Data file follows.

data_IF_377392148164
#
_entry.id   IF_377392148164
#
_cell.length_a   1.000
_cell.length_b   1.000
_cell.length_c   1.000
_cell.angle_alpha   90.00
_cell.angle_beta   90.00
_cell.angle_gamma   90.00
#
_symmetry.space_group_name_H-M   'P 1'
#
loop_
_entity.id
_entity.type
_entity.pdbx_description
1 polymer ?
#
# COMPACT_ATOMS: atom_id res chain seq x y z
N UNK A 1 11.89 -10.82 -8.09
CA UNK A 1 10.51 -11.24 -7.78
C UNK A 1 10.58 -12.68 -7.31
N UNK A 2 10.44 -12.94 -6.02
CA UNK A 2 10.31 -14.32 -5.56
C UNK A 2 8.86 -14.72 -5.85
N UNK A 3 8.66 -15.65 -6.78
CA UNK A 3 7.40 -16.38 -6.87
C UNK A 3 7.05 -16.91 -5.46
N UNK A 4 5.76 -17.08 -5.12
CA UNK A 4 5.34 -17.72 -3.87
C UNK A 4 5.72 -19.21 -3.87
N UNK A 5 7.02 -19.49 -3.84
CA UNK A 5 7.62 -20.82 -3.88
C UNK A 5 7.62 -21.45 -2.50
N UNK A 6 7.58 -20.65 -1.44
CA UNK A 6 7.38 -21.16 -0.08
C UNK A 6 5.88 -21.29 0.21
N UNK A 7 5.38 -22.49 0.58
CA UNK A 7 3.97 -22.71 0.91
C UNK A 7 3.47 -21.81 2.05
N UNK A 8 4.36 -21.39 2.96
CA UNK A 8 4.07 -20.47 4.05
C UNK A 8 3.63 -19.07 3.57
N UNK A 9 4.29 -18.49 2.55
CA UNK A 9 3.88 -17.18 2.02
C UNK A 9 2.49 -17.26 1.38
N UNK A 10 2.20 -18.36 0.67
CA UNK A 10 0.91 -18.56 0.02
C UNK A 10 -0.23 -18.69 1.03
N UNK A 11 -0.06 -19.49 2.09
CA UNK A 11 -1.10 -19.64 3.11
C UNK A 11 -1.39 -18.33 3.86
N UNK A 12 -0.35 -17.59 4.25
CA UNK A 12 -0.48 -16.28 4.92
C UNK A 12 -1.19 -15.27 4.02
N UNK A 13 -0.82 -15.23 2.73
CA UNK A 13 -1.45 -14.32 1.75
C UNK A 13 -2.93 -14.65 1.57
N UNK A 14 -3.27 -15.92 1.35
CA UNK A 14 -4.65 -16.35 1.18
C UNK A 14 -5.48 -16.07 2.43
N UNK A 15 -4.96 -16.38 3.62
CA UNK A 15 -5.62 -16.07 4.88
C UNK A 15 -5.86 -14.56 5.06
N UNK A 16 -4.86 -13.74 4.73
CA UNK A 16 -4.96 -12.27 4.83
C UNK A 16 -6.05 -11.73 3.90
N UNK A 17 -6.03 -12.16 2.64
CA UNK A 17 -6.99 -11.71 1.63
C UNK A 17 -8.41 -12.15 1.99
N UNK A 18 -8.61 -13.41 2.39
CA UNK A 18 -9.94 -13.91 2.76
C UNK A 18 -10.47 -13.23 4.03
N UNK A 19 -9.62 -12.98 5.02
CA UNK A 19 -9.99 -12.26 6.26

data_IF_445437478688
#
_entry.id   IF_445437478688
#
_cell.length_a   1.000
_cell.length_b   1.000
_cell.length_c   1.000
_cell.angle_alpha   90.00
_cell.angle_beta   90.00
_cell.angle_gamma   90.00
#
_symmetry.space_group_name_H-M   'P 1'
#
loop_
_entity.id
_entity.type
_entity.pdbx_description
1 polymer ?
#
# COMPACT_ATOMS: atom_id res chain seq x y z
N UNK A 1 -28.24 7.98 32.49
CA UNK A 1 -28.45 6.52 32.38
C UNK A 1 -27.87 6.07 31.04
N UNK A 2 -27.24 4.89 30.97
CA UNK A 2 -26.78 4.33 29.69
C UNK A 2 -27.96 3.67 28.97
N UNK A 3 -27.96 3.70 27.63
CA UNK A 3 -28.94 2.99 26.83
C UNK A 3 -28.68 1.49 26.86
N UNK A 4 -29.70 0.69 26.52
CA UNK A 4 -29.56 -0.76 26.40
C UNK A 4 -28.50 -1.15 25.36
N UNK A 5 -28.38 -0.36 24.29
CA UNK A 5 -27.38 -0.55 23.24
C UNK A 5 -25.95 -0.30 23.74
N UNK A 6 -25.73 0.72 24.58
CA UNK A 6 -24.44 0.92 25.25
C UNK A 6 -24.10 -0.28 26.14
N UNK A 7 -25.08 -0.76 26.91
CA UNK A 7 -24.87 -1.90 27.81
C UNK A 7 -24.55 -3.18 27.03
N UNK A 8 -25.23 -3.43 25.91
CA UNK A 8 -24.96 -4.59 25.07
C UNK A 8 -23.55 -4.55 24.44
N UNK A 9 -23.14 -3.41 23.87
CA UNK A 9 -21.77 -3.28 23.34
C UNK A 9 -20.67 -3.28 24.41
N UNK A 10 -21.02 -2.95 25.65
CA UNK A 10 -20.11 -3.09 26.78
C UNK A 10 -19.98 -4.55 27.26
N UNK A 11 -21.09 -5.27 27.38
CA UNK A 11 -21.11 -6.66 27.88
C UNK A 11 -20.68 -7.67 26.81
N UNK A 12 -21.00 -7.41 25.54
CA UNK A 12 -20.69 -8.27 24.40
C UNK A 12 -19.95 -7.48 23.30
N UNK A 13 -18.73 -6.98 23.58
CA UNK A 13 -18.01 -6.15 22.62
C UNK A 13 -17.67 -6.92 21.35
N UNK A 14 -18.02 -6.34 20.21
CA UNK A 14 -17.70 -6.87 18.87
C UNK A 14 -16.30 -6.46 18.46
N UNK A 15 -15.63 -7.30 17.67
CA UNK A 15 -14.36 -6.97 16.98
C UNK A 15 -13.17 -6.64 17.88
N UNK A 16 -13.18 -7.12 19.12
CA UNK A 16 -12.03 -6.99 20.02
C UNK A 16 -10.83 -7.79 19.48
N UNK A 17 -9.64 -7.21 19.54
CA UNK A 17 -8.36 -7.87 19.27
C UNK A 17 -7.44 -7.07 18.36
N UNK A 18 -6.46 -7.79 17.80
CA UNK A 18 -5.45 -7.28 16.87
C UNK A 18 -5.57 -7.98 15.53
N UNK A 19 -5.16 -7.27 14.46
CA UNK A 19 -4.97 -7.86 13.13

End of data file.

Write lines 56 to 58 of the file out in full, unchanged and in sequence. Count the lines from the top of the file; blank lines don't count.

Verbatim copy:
C UNK A 12 -1.19 -15.27 4.02
N UNK A 13 -0.82 -15.23 2.73
CA UNK A 13 -1.45 -14.32 1.75